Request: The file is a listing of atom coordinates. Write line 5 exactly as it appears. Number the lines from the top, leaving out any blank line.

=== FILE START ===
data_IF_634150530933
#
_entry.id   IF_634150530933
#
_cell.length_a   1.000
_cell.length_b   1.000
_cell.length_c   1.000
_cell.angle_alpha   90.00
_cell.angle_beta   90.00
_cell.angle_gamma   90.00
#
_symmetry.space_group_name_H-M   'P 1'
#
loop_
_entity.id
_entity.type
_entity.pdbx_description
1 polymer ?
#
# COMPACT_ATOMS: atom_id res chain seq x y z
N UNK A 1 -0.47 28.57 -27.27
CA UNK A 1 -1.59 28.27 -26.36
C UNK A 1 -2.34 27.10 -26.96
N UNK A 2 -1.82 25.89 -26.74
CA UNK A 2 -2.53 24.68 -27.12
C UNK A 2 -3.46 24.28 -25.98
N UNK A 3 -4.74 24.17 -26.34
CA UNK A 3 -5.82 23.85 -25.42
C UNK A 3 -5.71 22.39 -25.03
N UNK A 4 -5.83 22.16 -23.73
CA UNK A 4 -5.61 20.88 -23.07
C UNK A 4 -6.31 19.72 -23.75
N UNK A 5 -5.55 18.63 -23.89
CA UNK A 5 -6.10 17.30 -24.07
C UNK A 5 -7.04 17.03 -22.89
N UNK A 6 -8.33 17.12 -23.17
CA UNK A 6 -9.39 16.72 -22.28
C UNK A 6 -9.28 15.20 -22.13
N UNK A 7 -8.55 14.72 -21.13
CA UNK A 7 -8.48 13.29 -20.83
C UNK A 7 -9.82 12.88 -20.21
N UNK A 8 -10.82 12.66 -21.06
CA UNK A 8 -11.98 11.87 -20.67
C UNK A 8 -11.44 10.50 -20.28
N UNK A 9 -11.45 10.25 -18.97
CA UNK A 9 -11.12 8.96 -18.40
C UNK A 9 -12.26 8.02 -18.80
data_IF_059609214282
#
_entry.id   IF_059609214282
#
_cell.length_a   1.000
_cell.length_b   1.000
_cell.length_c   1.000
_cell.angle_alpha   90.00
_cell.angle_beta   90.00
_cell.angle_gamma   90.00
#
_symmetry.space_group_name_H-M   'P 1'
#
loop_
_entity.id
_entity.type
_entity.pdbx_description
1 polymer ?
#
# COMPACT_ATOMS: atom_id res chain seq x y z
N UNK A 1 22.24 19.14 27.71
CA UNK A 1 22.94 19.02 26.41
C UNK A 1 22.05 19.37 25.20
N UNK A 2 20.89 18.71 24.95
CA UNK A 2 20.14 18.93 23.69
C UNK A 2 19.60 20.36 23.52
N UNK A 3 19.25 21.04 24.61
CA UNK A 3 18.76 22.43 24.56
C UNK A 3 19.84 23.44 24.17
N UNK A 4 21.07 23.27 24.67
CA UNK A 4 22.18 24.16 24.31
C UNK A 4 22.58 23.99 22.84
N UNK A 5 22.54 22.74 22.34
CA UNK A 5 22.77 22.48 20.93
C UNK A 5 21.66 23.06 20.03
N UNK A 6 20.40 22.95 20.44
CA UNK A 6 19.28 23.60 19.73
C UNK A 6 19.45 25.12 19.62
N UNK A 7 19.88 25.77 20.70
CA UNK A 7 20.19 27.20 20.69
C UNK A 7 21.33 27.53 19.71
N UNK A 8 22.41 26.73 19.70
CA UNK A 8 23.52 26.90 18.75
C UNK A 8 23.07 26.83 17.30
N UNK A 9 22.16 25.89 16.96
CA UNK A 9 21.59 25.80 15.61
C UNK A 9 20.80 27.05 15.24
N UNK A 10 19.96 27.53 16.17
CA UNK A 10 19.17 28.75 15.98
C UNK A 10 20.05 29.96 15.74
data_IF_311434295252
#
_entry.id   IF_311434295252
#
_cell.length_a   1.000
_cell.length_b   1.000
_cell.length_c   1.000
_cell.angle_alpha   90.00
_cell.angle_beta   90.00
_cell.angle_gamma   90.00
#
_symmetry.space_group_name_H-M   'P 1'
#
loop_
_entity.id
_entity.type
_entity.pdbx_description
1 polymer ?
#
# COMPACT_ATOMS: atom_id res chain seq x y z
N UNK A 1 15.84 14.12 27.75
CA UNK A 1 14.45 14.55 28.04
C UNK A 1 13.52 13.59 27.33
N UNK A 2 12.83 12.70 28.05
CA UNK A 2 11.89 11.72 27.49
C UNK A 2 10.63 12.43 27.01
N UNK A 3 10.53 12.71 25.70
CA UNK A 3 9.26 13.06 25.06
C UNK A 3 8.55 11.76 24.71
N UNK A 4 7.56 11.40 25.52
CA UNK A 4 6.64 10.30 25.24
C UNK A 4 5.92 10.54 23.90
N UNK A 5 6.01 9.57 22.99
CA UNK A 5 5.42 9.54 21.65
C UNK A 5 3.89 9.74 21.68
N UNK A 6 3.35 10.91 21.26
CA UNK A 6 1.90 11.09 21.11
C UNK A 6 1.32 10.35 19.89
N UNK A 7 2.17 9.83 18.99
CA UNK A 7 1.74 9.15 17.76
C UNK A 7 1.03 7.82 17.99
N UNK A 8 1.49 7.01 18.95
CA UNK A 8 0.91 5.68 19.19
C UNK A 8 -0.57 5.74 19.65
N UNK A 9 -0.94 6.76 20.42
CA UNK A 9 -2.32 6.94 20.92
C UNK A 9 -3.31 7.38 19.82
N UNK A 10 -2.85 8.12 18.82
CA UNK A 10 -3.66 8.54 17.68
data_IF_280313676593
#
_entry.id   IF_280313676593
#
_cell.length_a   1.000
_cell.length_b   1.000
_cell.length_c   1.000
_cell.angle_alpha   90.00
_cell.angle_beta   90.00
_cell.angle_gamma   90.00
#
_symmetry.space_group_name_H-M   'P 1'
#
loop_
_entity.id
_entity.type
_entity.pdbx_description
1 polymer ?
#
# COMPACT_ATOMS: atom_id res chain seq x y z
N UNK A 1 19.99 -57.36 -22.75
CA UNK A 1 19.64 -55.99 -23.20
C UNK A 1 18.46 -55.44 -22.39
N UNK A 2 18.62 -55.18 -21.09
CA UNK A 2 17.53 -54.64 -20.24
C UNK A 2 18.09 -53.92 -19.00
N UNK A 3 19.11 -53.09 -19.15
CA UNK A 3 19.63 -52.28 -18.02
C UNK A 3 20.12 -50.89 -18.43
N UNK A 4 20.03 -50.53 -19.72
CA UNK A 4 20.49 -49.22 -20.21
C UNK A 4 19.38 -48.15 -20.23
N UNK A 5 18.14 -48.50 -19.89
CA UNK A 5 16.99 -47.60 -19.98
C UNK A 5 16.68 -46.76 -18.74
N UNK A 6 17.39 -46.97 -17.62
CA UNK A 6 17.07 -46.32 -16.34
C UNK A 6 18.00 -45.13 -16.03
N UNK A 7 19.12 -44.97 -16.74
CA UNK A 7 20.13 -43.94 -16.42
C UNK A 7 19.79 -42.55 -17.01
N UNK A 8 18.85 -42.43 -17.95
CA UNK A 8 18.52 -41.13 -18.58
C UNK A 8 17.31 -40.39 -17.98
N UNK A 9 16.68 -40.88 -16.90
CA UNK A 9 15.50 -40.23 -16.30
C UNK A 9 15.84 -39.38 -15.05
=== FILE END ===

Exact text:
_cell.length_a   1.000